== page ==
Canada Nafta Negotiator Sees More Movement Than Labor Leader

September 24, 2017 07:35 PM
 
NAFTA

(Bloomberg) -- Talks toward reworking the North American Free Trade Agreement are progressing well, even though the U.S. hasn’t made detailed proposals in some of the most divisive areas, Canada’s chief negotiator said.

Steve Verheul, speaking to reporters Sunday in Ottawa during the third round of talks, said the tone remains constructive and there’s no signal the U.S. will walk away, though he said several U.S. proposals have yet to be revealed.

“We’re making good solid progress,” Verheul said, declining to commit to meeting the December target for a deal. “The endgame is always the hardest part and impossible to predict.”

His comments came after Jerry Dias, the head of Canada’s largest private-sector union, said he doesn’t expect a deal by the end of the year and criticized U.S. negotiators. Dias isn’t in the closed-door negotiations but is among union leaders working closely with Canadian Prime Minister Justin Trudeau as he presses for Nafta reforms on labor.

“There’s no progress, things are going very slow,” said Dias, head of Unifor, whose members include autoworkers. “There’s no meaningful discussions. It looks as if the tactics are, we’re the big player and we’re going to force the agenda, and if you don’t like it, too bad, so my guess is everybody just walks away.”

U.S. President Donald Trump has called Nafta a “disaster” and blamed it for a decline in U.S. manufacturing jobs. He’s seeking to substantially rewrite the deal, targeting the U.S. trade deficit with Mexico in particular.

Autos, Dairy

Verheul and Dias spoke on the second of five days during the third round of talks. Key subjects such as labor and rules of origin, which govern how much of a product must be made within Nafta countries to benefit from the pact, are set for negotiation on Tuesday and Wednesday.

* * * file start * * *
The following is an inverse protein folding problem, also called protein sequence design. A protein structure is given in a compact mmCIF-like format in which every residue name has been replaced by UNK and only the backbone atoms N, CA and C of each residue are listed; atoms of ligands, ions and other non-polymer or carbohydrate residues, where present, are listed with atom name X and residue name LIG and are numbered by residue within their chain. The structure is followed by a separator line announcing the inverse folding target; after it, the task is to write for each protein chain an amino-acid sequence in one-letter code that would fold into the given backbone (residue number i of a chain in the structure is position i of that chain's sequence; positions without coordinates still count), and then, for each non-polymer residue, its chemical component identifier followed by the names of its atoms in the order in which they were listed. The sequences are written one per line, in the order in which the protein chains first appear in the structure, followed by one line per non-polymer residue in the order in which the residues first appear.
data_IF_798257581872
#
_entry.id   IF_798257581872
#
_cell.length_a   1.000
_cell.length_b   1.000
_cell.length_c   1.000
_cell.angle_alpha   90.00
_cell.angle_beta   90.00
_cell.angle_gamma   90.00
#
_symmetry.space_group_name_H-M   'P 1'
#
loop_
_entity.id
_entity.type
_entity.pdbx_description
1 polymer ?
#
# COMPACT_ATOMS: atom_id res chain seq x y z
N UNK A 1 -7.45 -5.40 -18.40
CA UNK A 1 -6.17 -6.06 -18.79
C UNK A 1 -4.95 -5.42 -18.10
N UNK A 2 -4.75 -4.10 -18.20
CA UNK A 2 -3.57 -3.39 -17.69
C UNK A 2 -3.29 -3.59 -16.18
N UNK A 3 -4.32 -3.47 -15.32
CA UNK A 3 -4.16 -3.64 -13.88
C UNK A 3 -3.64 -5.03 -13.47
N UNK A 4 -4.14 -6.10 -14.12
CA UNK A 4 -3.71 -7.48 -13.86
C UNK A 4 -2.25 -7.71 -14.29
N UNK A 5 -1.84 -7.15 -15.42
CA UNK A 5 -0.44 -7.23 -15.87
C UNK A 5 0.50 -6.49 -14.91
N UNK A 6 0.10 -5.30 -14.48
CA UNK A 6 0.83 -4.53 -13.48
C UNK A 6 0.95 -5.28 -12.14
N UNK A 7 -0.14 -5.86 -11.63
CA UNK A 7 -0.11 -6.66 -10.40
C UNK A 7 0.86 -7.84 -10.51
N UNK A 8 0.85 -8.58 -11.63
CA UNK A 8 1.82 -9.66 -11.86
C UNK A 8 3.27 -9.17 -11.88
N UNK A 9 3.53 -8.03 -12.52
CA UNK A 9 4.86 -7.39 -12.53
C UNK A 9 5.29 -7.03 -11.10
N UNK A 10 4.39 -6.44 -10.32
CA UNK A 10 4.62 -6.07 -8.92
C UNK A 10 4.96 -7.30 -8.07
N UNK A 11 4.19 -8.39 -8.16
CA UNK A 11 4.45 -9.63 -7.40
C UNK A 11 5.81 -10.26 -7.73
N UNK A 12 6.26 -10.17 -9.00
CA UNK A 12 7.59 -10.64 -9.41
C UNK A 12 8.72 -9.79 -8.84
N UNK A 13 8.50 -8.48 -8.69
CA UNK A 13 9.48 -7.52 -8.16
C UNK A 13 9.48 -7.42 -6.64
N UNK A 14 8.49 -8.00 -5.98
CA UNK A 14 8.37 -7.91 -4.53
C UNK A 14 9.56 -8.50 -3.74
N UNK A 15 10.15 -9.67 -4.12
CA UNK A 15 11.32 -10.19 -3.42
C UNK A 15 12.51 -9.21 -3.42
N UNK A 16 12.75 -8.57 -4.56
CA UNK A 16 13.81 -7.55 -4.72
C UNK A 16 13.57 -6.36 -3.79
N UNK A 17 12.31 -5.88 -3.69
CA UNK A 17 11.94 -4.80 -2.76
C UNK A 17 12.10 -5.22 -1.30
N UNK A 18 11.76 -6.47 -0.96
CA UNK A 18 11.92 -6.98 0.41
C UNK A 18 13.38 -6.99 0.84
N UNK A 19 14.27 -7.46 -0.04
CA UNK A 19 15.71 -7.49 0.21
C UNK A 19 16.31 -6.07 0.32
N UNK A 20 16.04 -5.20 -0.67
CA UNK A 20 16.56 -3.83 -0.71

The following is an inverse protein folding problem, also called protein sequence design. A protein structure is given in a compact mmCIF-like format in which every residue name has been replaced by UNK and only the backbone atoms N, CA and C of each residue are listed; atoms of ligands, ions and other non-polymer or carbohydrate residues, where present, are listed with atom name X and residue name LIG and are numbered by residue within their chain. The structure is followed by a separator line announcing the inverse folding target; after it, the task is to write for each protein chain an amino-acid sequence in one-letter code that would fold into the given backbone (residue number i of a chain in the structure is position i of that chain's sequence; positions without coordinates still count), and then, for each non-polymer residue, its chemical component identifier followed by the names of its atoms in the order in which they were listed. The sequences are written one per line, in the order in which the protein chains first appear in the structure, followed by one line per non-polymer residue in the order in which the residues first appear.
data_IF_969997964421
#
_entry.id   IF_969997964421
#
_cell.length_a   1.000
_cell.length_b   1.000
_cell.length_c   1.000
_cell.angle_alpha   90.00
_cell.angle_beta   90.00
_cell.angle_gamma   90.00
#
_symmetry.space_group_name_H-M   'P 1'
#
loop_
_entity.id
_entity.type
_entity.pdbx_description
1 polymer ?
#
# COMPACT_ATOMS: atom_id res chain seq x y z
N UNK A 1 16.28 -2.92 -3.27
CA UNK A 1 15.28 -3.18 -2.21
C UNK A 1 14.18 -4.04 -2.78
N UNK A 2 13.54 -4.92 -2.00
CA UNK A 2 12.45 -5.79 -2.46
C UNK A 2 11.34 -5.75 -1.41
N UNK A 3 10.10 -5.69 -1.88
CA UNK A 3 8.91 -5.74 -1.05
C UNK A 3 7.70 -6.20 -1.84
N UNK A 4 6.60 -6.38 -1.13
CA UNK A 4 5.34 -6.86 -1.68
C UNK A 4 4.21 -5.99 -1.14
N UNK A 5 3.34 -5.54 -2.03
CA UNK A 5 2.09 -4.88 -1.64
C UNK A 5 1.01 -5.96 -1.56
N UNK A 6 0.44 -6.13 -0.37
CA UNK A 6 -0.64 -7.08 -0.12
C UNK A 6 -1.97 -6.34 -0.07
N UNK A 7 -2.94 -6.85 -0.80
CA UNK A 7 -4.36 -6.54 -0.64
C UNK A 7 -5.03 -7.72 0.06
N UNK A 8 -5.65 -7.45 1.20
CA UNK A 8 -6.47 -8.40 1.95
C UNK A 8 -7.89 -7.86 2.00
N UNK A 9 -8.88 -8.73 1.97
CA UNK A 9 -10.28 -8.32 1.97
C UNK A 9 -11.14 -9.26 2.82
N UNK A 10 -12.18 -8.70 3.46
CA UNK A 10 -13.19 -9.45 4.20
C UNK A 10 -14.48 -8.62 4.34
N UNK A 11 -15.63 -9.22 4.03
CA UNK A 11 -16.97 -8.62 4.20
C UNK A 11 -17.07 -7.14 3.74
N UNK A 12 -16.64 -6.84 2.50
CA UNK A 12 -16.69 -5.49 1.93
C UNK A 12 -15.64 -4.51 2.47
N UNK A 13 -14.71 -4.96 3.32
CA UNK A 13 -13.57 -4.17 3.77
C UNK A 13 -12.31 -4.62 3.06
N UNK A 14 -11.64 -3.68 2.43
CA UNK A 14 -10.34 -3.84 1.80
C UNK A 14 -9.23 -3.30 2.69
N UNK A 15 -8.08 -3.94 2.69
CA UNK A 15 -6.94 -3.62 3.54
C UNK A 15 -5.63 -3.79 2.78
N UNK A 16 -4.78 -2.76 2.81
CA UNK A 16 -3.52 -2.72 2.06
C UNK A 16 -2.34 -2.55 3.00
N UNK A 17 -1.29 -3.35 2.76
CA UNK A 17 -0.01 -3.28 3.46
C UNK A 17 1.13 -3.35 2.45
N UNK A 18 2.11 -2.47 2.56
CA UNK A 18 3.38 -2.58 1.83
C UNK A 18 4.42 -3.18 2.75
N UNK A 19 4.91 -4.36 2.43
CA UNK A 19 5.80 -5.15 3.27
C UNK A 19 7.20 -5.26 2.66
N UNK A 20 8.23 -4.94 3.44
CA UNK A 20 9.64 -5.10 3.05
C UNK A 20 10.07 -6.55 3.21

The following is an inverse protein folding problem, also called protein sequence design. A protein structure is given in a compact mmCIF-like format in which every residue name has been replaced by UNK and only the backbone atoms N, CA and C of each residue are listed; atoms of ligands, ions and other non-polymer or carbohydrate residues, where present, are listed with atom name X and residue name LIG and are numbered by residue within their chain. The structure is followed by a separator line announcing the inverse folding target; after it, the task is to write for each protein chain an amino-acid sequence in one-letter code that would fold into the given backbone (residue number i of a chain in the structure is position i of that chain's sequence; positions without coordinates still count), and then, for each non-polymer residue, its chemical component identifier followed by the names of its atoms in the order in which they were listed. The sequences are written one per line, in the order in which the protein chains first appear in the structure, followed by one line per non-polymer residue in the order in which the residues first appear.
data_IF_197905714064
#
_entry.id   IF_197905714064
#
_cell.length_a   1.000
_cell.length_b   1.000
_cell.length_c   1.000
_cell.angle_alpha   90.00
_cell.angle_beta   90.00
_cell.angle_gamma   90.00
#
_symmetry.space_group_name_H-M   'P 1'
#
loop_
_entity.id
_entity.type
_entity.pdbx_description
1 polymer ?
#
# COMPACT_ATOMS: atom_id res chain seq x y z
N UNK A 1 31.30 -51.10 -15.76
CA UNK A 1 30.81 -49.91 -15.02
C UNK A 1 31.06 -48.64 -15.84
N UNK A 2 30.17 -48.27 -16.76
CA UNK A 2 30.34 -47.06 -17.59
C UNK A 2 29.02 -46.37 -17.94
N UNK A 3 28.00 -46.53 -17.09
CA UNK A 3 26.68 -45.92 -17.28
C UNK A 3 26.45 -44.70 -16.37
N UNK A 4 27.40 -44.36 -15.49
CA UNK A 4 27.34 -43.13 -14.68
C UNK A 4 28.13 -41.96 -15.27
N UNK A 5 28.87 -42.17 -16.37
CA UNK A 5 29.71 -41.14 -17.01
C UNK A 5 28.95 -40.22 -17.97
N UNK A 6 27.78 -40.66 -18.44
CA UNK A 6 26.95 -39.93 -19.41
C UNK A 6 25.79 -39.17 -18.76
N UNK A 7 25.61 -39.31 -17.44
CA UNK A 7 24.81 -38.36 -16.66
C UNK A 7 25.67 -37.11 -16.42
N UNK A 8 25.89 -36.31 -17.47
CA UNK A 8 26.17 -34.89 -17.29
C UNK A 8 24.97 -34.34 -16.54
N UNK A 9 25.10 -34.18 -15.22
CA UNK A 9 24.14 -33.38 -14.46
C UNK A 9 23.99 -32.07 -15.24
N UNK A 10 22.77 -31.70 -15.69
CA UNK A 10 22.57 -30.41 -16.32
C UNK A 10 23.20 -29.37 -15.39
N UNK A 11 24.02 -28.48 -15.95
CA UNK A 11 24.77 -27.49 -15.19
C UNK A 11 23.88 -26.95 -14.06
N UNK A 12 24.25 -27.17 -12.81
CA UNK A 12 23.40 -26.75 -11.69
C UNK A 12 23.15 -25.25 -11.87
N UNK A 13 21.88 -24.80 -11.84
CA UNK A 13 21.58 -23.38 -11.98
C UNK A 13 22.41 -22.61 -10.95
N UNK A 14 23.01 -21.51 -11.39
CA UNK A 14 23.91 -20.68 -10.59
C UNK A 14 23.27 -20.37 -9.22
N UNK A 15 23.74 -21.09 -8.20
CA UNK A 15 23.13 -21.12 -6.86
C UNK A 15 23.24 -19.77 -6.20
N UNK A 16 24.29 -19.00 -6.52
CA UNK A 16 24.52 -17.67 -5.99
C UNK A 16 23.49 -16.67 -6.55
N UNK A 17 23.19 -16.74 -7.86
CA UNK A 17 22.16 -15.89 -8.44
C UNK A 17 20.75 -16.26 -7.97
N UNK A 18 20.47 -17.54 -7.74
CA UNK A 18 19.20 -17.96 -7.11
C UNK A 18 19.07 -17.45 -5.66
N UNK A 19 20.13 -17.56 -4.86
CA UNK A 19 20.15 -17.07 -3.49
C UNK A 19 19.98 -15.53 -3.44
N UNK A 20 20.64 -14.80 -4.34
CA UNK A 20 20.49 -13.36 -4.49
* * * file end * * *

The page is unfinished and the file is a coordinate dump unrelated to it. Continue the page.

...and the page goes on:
The U.S. hasn’t made detailed proposals on dairy, so-called Chapter 19 dispute settlement or on automotive rules of origin, Verheul said. Overall rules of origin are being discussed “in depth,” he said. The countries have “a shot” at concluding some chapters during the third round, which runs until Wednesday, he said.

Nafta’s Chapter 19 mechanism allows review by independent, bi-national panels -- instead of judicial review by domestic courts -- in anti-dumping and countervailing duty cases.

One contentious part of trade talks are investor-state dispute settlement procedures. Should the U.S. look for “voluntary” rules on the matter, Canada would want to see details before saying whether it would be open to that, Verheul said. He said he’s seen no sign anyone will walk away from talks.

“As in any negotiation, there are moments when things get a little more heated but for the most part I’d say it’s been quite constructive,” he said.

U.S. Response

While Dias said the U.S. hasn’t presented detailed submissions, Canada’s Verheul said the U.S. has “put forward a number of proposals” in a majority of 28 working groups. A spokeswoman for U.S. Trade Representative Robert Lighthizer rejected Dias’s comments.

“The NAFTA negotiations are progressing at an unprecedented pace, with the United States tabling text in 27 chapters in the five weeks since negotiations began,” spokeswoman Emily Davis said in an email. “The United States remains committed to substantially changing NAFTA for an agreement that is fair for all Americans.”

Labor Proposals

Another Canadian labor group called on the U.S. team to treat Canada’s labor proposals more seriously, saying there are reports the U.S. isn’t relaying Canada’s proposals to its stakeholders.

“The Canadian government is not kidding around in terms of their labor proposals. This is strong stuff,” Christopher Monette, director of public affairs for the Teamsters Canada union, told reporters Sunday. “We think it needs to be taken more seriously by U.S. negotiators.”

Officials have downplayed expectations of breakthroughs in the Ottawa round of talks.

Sunday’s discussion topics included customs, textiles, services trade, government procurement, digital trade, state-owned enterprises, financial services, environmental issues, regulator practices and legal issues, according to an itinerary obtained by Bloomberg.

No Mexican officials provided updates on talks as of Sunday afternoon.

 

©2017 Bloomberg L.P.

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